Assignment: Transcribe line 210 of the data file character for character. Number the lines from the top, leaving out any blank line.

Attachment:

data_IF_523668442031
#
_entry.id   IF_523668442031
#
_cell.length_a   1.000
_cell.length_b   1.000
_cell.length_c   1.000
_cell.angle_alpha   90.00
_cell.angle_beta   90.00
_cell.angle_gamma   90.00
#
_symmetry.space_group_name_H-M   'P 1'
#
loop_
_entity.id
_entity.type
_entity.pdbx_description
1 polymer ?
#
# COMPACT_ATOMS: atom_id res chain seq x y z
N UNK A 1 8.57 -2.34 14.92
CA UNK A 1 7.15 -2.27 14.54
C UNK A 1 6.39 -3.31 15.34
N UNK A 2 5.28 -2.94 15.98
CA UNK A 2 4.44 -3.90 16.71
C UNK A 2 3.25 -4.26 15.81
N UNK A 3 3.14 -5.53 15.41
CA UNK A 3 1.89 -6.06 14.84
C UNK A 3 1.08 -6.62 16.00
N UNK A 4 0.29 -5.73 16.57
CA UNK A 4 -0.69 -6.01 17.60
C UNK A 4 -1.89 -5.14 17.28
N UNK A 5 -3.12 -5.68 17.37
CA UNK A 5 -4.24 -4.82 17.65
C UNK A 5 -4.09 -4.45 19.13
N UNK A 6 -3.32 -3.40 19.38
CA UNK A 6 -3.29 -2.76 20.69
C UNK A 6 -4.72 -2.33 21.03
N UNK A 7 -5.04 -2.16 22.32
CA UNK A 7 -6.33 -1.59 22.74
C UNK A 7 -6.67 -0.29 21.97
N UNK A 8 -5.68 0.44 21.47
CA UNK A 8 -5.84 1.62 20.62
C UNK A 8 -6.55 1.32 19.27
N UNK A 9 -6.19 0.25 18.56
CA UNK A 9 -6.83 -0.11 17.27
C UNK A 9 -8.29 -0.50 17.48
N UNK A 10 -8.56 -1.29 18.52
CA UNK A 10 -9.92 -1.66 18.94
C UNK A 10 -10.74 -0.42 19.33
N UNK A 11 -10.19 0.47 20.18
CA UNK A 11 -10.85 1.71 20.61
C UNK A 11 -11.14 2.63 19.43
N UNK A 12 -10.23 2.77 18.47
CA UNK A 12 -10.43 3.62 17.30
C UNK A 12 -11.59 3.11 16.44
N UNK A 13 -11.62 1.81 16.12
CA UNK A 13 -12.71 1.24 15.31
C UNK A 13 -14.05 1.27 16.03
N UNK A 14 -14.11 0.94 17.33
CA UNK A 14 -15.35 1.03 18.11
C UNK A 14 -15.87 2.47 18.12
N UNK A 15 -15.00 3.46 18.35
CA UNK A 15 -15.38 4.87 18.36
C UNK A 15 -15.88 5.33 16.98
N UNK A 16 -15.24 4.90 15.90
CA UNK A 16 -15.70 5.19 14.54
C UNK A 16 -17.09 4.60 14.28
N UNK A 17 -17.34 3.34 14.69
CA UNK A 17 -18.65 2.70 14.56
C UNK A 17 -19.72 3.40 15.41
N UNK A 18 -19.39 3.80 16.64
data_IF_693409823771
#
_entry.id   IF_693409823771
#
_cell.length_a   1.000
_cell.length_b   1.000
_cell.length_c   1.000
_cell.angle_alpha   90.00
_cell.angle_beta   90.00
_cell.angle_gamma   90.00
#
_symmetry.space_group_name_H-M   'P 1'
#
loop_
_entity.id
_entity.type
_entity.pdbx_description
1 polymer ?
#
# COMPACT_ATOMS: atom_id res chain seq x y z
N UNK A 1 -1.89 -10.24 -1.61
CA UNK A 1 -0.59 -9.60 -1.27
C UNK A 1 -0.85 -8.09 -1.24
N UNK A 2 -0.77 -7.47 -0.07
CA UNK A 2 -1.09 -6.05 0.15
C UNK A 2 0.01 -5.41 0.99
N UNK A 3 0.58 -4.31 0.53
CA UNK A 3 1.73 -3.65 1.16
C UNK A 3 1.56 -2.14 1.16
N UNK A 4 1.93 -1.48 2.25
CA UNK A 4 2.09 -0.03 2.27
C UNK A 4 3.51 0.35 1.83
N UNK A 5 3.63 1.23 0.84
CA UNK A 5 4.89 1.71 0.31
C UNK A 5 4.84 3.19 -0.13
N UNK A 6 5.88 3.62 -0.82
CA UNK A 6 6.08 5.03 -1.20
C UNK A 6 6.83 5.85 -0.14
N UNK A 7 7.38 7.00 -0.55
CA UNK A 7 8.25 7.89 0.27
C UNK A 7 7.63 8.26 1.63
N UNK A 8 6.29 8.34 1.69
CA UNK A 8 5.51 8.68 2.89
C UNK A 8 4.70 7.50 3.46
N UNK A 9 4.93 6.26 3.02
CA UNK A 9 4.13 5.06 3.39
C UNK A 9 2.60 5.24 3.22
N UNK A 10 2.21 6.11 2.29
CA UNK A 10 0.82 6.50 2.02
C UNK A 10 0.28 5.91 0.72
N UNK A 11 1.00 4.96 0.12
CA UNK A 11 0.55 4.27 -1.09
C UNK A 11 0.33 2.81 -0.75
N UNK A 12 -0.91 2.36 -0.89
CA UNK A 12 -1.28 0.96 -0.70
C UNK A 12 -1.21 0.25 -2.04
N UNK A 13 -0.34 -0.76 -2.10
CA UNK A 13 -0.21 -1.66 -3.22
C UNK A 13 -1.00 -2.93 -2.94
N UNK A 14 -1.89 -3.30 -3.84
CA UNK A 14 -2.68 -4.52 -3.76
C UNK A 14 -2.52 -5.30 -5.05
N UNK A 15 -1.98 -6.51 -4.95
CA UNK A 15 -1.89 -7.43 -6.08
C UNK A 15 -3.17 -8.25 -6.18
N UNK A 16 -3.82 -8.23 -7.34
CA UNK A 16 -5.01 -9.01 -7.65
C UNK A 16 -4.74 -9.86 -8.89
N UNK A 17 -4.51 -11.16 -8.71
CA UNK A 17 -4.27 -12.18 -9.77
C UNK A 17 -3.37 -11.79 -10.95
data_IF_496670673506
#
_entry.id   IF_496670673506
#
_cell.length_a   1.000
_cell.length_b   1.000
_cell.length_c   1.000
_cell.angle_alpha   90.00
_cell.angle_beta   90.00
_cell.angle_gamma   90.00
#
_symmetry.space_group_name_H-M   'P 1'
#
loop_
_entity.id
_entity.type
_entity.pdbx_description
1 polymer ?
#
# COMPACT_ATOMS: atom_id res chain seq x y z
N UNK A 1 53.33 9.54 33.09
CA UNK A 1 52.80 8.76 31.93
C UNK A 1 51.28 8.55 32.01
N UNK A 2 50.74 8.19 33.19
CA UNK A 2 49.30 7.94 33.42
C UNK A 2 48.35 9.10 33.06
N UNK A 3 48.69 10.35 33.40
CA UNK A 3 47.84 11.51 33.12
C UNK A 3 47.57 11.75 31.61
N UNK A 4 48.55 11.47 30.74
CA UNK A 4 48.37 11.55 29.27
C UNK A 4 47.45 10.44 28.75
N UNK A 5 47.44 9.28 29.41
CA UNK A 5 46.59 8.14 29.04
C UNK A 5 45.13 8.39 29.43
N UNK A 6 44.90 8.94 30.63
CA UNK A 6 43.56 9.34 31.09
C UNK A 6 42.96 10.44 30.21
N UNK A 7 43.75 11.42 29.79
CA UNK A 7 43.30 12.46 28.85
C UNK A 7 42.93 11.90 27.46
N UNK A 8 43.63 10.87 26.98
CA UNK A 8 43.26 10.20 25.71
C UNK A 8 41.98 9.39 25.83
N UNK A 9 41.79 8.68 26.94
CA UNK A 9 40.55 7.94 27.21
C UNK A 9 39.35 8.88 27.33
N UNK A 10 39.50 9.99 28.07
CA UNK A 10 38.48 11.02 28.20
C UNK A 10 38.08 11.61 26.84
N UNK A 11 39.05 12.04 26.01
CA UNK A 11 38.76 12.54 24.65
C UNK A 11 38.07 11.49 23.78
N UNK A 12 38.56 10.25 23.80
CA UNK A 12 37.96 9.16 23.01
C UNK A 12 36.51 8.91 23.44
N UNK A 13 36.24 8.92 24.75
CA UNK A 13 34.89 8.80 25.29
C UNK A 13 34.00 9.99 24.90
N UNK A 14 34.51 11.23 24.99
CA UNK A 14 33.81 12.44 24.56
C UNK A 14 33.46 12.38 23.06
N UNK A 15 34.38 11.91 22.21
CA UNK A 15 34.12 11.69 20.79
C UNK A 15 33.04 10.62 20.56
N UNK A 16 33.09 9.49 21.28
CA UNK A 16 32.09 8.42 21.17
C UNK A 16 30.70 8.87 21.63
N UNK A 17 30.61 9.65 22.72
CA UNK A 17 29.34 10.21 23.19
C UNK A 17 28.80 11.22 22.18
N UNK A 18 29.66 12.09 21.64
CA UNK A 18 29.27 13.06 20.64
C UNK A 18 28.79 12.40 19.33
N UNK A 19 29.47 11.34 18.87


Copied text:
CA UNK A 16 32.09 8.42 21.17